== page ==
Big five personality and effort-reward imbalance factors in employees' depressive symptoms

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This study investigated the joint effects of the big five personality factors and an extended model of work stress based on Siegrist’s (1996) work on effort–reward imbalance (ERI), on employees’ depressive symptoms. The elements of the extended model included the effort–reward ratio (ERI ratio), the intrinsic effort tendency of overcommitment (OVC), and workplace social support. Participants were 224 Australian employees (106 males, 116 females, and 2 with unspecified gender) who volunteered to complete an anonymous survey on occupational health. As expected, we found an association between neuroticism (N) and OVC. Regression analysis of depressive symptoms revealed a medium effect of N, followed by small effects of workplace social support, conscientiousness (C), and ERI ratio, accounting for 44% of the variance in depressive symptoms and providing support to the utility of considering both big five and work stress factors. These findings have implications for future work stress research and the design of stress prevention and management programs for enhancing individual employees’ wellbeing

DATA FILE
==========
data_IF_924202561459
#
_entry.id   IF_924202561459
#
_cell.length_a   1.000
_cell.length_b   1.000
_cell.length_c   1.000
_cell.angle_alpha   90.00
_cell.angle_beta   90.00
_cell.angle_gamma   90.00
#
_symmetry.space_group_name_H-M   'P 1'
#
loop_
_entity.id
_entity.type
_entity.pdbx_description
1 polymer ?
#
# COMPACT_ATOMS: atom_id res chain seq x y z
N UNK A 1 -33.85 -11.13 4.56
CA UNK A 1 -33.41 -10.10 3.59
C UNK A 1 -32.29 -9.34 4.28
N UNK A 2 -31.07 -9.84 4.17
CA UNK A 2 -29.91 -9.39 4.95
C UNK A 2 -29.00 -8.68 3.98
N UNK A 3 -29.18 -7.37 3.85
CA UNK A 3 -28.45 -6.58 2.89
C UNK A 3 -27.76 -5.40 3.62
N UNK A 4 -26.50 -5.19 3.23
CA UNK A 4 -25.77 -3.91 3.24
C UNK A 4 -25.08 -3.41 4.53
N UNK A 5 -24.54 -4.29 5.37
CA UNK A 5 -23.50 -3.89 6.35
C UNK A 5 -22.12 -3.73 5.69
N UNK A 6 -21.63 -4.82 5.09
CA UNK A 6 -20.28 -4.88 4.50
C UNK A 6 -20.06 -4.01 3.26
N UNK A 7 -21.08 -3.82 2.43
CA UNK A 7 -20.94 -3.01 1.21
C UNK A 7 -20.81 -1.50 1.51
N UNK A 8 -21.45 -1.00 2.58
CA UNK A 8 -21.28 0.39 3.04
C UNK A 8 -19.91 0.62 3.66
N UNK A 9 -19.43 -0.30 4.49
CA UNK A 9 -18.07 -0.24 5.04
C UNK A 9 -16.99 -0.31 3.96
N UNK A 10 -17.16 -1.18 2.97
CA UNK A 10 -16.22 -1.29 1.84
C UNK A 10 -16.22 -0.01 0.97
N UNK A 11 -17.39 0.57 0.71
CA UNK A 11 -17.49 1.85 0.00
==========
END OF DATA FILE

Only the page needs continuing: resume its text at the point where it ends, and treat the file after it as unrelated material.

Original languageEnglish
Pages (from-to)1744-1755
Number of pages12
JournalPersonality and Individual Differences
Issue number7
Publication statusPublished - 2007


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